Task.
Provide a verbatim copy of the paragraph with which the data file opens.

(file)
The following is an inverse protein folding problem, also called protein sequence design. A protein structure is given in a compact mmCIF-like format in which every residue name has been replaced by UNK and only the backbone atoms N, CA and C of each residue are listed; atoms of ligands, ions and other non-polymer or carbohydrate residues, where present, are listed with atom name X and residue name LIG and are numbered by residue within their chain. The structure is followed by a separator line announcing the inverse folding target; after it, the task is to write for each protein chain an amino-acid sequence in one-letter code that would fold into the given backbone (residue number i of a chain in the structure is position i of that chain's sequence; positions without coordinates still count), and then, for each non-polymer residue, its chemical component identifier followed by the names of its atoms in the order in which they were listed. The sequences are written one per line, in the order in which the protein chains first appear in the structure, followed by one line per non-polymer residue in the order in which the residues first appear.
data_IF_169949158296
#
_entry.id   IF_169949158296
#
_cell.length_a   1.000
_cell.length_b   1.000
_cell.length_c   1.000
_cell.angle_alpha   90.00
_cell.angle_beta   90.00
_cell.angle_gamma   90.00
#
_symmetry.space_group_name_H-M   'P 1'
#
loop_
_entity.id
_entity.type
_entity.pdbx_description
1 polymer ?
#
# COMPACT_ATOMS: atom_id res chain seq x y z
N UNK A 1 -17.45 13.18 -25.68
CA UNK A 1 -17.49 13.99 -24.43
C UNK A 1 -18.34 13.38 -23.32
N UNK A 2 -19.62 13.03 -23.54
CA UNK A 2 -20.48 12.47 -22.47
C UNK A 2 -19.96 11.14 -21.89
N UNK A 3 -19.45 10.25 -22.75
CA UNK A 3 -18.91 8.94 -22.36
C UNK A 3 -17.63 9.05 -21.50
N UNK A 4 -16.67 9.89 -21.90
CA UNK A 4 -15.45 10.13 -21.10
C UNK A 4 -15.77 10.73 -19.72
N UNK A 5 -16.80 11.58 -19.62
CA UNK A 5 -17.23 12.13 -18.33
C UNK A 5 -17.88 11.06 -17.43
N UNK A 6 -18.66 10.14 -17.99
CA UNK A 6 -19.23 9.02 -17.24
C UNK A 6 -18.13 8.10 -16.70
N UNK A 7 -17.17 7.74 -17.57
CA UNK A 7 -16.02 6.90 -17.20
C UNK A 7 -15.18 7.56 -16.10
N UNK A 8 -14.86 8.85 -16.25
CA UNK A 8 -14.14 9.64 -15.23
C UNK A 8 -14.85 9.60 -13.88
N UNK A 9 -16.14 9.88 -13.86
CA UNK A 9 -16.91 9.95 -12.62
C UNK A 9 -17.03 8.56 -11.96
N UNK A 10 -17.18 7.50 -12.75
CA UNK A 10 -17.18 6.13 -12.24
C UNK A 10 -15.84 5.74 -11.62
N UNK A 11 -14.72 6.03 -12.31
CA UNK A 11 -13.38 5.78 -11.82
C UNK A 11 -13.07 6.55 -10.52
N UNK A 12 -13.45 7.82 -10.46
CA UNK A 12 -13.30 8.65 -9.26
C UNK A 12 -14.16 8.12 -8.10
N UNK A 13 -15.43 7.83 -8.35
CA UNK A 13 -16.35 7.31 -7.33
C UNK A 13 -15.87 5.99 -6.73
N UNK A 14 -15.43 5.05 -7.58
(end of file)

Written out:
The following is an inverse protein folding problem, also called protein sequence design. A protein structure is given in a compact mmCIF-like format in which every residue name has been replaced by UNK and only the backbone atoms N, CA and C of each residue are listed; atoms of ligands, ions and other non-polymer or carbohydrate residues, where present, are listed with atom name X and residue name LIG and are numbered by residue within their chain. The structure is followed by a separator line announcing the inverse folding target; after it, the task is to write for each protein chain an amino-acid sequence in one-letter code that would fold into the given backbone (residue number i of a chain in the structure is position i of that chain's sequence; positions without coordinates still count), and then, for each non-polymer residue, its chemical component identifier followed by the names of its atoms in the order in which they were listed. The sequences are written one per line, in the order in which the protein chains first appear in the structure, followed by one line per non-polymer residue in the order in which the residues first appear.